A mile (and back) of meditation

I ran a mile today. I took one of the dogs and we ran a mile out, then walked the mile back.

I thought back to the days–not that long ago–when I would zip past these half-mile markers, marker after marker after marker. Two years ago this month, I ran a half marathon on this very route. I let myself think about that, and then I let it go. Today, I had a mile in me. That is so pathet…. Wait. When people tell me to be gentle with myself, this must be what they are talking about.

I wondered how I could fit this into my schedule. Should I knock out a mile a day, everyday, as exercise for the dog? Should I work up to 3 miles 3x a week? I thought about that and let it go. Today, I was running a mile.

A few kind friends have offered to accompany me on a run. My active, vivacious retiree-age therapist really wants me to get out there. In my self-deprecating moments, I assume they are all politely urging me to lose weight. When I’m less petulant, I know that they know that this would be good for me. I am dutifully trying to do the things good for a woman my age–taking my fish oil pills, doing my yoga poses, eating my weeds, dicing ginger and garlic and pausing to appreciate their aromas.

I’ve had trouble explaining why I can’t run. In the early days of grief, I was so closed in that I couldn’t handle the enthusiasm. The first time I hiked up a hill and didn’t fall apart, I knew I was over that. But, still, I couldn’t run. Truth be told, I couldn’t handle the disappointment. What if I get into running and then I have to skip my runs because the kids need to go somewhere, or I had a sleepless night? Why get my hopes up? 

I’ve been so down lately, though, that it’s time to get my hopes up. It’s time to claim some time and space in this world for me. After hitting my recent rough patch, I don’t really have much of a choice. Less wine, more running. That’s the formula before me now.

As the dog and I walked the mile back, I thought about our little running group in Fall 2011. A few of us women would meet at 6am and knock out a few miles before our busy days. We’d watch the sun rise over the river. Gosh, I felt like I owned this town, carrying the secret of its early-morning beauty.

After those affirming runs, I’d arrive home, full of life, and open the door to husband and son yelling at each other. My heart would plummet. I stopped those morning runs so that I could stay home and intervene or just take over and get my son out the door in peace. That’s when I stopped running–November 2011 or thereabouts. Husband hit his nadir in December 2011, then it was a slog until May 2012. I didn’t know he was dying inside, I just felt the life force leaving me, leaving this home, this family.

Today, the worst I could expect upon arriving home is that dog’s brother, distressed from being left behind, may have pooped on the L.L. Bean rug. Not so bad, in the scheme of things. (Note: he did not poop, anywhere in the house. Good dog.)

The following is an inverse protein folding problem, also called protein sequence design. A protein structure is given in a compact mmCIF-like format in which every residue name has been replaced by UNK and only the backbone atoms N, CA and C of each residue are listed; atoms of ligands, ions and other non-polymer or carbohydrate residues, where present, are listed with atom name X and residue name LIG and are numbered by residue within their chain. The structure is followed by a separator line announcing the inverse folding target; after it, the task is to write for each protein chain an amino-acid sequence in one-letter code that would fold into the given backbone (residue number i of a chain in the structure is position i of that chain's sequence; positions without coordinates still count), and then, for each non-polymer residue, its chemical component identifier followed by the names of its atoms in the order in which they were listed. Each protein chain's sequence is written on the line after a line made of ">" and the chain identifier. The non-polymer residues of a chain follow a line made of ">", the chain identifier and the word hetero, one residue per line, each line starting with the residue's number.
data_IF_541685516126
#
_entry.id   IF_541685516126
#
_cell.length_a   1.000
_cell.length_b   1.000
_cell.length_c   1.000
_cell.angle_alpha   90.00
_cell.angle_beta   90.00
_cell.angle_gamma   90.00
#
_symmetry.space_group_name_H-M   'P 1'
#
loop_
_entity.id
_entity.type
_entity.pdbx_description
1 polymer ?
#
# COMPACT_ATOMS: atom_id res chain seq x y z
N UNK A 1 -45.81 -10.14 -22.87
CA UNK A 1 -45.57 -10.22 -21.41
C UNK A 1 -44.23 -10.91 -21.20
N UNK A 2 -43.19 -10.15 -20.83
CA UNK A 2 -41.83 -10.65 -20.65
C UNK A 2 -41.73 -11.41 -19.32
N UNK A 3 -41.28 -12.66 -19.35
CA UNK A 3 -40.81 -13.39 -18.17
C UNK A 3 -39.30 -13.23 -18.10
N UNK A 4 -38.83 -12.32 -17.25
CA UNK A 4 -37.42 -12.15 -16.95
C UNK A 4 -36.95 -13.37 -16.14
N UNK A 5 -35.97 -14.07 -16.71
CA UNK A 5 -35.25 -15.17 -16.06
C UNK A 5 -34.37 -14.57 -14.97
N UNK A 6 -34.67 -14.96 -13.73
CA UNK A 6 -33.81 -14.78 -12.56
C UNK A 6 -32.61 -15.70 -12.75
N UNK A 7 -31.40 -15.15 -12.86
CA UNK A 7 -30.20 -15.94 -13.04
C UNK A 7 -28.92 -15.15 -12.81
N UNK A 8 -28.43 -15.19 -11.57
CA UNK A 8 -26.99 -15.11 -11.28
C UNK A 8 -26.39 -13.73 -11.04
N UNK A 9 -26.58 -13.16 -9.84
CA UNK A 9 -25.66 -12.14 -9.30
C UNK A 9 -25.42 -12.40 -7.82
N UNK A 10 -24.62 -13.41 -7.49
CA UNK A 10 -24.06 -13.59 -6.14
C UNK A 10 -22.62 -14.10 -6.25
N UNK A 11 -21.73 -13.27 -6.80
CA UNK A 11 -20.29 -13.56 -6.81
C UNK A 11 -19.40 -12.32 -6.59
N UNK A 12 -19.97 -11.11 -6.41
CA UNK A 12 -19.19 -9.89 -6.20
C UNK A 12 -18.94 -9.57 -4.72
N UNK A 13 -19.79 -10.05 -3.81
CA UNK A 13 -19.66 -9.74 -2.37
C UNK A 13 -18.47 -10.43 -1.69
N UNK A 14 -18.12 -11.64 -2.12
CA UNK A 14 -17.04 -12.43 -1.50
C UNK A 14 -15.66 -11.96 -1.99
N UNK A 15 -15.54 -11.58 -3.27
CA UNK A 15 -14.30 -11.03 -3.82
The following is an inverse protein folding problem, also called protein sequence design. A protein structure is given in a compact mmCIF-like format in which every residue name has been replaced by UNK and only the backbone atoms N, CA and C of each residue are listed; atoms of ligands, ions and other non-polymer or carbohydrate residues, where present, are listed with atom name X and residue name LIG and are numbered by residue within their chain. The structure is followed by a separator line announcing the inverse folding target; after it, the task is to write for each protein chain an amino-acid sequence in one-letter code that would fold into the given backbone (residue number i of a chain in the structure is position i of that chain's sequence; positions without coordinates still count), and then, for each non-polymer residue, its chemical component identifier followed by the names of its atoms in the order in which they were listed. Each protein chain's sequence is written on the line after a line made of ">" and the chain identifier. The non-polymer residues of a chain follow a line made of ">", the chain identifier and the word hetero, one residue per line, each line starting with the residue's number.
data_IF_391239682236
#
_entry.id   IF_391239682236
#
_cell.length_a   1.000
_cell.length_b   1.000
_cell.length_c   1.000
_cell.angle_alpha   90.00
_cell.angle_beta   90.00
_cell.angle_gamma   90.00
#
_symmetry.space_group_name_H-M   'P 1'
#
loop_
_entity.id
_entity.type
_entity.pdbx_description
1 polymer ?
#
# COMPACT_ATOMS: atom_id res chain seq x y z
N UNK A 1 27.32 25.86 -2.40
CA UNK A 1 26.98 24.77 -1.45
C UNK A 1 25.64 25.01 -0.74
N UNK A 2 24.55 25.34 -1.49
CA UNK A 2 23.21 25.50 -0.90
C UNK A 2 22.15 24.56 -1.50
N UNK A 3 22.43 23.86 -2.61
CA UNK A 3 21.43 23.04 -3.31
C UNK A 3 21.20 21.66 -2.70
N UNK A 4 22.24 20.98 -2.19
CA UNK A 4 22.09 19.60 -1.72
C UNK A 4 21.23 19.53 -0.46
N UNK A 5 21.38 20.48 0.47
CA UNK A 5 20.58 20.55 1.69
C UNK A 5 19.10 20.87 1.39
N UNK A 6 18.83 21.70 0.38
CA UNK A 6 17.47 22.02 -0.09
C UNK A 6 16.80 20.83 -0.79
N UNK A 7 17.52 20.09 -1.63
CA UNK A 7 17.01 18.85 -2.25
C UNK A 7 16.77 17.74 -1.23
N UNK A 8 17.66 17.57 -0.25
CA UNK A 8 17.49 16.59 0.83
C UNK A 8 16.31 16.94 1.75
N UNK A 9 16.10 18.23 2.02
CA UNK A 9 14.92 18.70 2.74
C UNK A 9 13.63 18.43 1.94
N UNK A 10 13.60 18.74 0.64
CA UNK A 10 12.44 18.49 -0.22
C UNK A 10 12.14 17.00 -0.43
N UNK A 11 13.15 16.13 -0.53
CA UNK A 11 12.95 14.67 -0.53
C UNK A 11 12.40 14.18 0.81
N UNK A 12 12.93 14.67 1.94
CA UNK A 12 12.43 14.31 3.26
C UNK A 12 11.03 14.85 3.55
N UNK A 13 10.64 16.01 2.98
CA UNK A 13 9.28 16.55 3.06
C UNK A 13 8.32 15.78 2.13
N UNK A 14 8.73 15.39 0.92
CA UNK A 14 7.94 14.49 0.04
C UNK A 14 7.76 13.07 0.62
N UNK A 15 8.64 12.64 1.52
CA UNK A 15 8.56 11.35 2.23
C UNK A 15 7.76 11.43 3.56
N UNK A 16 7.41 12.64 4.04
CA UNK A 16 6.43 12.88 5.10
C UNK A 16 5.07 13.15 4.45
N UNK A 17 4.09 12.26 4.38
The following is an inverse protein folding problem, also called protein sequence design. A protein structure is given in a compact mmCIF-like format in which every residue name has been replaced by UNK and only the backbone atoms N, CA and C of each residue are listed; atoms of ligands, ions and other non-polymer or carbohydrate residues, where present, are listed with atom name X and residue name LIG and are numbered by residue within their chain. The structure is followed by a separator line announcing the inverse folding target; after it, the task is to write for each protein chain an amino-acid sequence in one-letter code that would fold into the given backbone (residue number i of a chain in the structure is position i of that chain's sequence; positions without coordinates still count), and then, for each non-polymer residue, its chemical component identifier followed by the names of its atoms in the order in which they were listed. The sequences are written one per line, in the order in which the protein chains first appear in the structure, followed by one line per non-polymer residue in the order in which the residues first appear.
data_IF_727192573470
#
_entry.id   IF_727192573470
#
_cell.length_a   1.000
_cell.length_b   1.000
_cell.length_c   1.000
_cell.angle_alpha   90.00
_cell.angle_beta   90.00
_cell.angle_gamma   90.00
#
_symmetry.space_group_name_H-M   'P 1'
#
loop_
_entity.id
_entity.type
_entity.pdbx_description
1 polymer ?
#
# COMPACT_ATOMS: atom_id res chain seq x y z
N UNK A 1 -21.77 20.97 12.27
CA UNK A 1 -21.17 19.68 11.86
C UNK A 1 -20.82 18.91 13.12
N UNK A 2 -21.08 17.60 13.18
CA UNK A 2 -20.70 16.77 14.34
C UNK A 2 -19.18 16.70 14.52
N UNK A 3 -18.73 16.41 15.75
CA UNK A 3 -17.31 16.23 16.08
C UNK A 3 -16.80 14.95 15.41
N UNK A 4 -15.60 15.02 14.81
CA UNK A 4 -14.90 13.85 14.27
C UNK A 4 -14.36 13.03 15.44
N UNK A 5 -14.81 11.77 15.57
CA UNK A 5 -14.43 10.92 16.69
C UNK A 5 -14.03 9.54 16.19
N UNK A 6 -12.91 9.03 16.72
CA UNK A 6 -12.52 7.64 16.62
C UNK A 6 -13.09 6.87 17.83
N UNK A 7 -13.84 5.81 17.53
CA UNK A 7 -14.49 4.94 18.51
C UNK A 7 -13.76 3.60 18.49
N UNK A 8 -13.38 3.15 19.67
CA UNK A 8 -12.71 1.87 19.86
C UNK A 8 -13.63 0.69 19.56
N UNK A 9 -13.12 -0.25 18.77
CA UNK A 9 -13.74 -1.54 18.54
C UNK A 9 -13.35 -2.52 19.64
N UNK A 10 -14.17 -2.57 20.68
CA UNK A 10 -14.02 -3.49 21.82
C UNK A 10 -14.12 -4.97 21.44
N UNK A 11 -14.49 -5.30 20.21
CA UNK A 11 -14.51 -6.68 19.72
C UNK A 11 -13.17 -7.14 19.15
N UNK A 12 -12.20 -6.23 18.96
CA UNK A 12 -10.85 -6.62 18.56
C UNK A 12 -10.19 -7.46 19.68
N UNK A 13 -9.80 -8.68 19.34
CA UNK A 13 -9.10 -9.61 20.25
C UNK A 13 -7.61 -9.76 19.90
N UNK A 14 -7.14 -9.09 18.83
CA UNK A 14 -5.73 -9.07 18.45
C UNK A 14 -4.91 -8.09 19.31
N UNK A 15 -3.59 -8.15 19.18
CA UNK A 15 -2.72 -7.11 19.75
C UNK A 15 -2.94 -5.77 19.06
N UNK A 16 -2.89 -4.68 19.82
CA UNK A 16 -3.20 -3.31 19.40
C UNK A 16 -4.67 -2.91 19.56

Our lives are worse, and yet our days not as bad as they used to be. That’s a hard thing to explain. Our days were horrible, but there was hope that it would get better. Now our day-to-day life is less fraught, but it is lived out on a plane of indelible pain of loss and regret and questions that will never be answered. There is no going back, to the half marathon or to him.

Today I went for a run. I ran a mile today. And that was that.



Signs of spring are springing up all over the farmers market. I did not get the radishes this time, but I did make a pesto out of ramps. I supervised daughter’s baking of the first rhubarb cake of the season. And for lunch today, I ate a salad made, essentially, of weeds–watercress, dandelion, and arugula. Since there’s no salad dressing in the house, I topped it with a little egg salad. All of this food is slightly bitter, or spicy, or pungent, but after a long winter of the same ole’ cooked leafy greens, each bite was a revelation.

While eating my salad, I briefly considered how delicious salads will be when the berries and lettuce greens and herbs come around. But today, this salad was good enough, possibly better. It’s the first raw food I’ve eaten in months. I wouldn’t dare think of springtimes past, when son would forage a salad for us from the front yard, or we’d come home from the market and cook together, invite friends over. Nor did I allow myself to embrace the rebirth of spring, because this is the season that my husband left us. Spring is not all about hope for us, not anymore. All there was today was this salad. I appreciated it, for its bitterness, for its freshness.

Sad Widow is Sad

My dad died when I was a teenager, and I got used to referring to “my mom” as my parental unit. After awhile I started to call other people’s parental units  their “mom”. I only remember that because I’d produce this awkward moment when someone in college would explain that their mom and dad was picking them up at the end of the semester.